I believe in an America that is officially neither Catholic, Protestant nor Jewish; where no public official either requests or accepts instructions on public policy from the Pope, the National Council of Churches or any other ecclesiastical source; where no religious body seeks to impose its will directly or indirectly upon the general populace or the public acts of its officials; and where religious liberty is so indivisible that an act against one church is treated as an act against all.
It may seem obvious that the popularity of straw man attacks is due to the ease with which one can dispose of a distorted or false position compared to dealing fairly with complex issues and arguments. But we shouldn't underestimate the role of incompetence, indifference to the truth, or ignorance. Some may use this tactic because they don't know the actual position of the one they're attacking, but they may not care, either. Their goal is to look good or make some point of their own and the fact that to do so means misrepresenting another is of little concern to them. Some, like Rush Limbaugh and Jon Stewart, have little concern for egregious distortion, partly because of their role as political pundits and partly because of their role as entertainers. Limbaugh's latest straw man was spewed forth against Georgetown University law student Sandra Fluke who took public her campaign for contraceptive coverage at Georgetown, a Catholic university in Washington. Many Republicans and Catholic Church leaders denounced the Obama administration’s contraception mandate without distorting the mandate significantly in the process, but also without generating much useful debate on contraception as a moral and political issue or on the right of government to mandate insurance coverage. Limbaugh, on the other hand, in his trademark coarseness lowered the bar several notches by saying on his syndicated radio program: “If we’re going to pay for your contraceptives and thus pay for you to have sex, we want something for it. We want you to post the videos online so we can all watch.” Fluke's stated position is that the university health plan for students should cover the cost of contraceptives. Limbaugh's characterization of that viewpoint as paying her to have sex is a gross distortion of what Fluke was arguing for. To add insult to the straw man attack, Limbaugh called Fluke a "slut" and a "prostitute" and then complained that Democrats were outraged at his gratuitously vulgar choice of words.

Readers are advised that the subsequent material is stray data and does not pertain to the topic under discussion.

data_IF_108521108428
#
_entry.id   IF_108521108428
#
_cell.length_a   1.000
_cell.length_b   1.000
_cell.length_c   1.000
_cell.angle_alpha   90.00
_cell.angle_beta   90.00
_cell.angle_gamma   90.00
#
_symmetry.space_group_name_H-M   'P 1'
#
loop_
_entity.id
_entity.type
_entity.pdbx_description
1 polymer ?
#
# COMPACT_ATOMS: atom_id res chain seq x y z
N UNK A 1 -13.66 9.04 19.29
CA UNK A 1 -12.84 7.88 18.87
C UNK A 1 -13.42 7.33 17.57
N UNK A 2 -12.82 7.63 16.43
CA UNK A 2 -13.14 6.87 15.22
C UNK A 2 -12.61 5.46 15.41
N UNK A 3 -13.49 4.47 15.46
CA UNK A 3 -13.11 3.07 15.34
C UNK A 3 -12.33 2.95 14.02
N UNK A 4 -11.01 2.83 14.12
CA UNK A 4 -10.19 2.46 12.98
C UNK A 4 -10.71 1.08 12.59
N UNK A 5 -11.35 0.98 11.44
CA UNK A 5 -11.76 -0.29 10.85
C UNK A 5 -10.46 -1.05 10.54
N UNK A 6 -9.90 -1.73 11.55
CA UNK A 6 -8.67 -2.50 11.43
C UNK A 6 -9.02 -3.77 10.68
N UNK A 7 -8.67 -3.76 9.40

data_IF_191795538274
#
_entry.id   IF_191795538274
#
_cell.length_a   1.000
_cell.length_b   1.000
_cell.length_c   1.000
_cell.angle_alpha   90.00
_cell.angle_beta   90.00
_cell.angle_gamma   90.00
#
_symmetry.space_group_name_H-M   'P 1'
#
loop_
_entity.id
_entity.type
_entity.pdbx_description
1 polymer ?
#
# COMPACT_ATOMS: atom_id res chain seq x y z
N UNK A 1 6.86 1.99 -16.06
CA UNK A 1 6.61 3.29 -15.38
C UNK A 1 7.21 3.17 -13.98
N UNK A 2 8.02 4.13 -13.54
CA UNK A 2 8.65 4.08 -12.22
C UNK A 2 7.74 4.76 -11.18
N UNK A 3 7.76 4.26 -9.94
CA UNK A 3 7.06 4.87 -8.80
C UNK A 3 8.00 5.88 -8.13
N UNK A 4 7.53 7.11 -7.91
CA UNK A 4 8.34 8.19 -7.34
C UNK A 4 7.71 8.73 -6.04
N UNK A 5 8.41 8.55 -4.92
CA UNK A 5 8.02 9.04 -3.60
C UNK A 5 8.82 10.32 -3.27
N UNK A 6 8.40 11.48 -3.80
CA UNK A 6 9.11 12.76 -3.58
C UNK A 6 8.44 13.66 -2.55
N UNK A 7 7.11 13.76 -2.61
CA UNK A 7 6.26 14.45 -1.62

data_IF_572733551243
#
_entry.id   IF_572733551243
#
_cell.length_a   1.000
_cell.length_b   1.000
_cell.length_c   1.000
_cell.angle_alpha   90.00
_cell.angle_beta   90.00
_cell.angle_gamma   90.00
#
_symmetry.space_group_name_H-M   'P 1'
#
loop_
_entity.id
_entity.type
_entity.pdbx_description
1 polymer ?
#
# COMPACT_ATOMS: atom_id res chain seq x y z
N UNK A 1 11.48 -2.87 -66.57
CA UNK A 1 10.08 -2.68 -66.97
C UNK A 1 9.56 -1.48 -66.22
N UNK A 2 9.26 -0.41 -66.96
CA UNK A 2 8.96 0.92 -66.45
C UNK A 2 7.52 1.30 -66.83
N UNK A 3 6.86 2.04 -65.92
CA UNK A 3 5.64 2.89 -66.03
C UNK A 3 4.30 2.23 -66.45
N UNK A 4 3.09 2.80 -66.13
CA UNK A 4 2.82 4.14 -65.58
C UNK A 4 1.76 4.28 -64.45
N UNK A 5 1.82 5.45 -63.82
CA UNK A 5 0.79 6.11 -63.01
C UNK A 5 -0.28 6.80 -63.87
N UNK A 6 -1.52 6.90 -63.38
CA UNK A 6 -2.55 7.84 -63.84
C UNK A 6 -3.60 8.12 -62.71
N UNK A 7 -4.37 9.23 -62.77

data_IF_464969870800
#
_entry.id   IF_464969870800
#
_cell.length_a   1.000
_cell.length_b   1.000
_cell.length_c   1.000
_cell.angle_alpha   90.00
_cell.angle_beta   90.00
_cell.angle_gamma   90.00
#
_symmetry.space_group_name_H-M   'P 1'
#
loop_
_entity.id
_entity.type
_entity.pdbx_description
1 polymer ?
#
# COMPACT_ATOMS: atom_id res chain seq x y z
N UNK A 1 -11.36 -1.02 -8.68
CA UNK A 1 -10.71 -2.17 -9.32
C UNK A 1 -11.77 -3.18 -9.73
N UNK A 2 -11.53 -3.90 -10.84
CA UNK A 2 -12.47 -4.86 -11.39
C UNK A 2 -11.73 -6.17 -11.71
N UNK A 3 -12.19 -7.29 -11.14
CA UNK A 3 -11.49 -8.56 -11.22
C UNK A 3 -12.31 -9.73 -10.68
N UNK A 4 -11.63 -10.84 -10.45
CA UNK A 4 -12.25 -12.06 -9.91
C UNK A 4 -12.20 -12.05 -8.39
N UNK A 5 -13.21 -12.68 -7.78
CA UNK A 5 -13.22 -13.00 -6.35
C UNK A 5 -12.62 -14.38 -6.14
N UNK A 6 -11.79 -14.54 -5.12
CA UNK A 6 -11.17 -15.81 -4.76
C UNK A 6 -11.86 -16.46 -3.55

Sometimes people falsely accuse others of committing the straw man fallacy. Leonard Pitts, for example, accused Rick Santorum of making a straw man argument on gay marriage:
Santorum took the same header into non sequitur and illogic that gay marriage opponents often take, i.e., if we legalize this, then we must also legalize polygamy.
It is a line of “thinking” which conveniently ignores a glaring fact. Namely, that there is not and never has been a large culture of people who felt biologically driven toward polygamous behavior, much less who seek social sanction for it. Santorum raises a classic straw man argument, tries to win the debate by stoking fear of what has not and will not happen.The reference is to a response Santorum gave to a question:
Asked by a college student why he opposed the right of same-sex couples to wed, he responded that there was no compelling reason to allow it and suggested that it was akin to legalizing polygamy.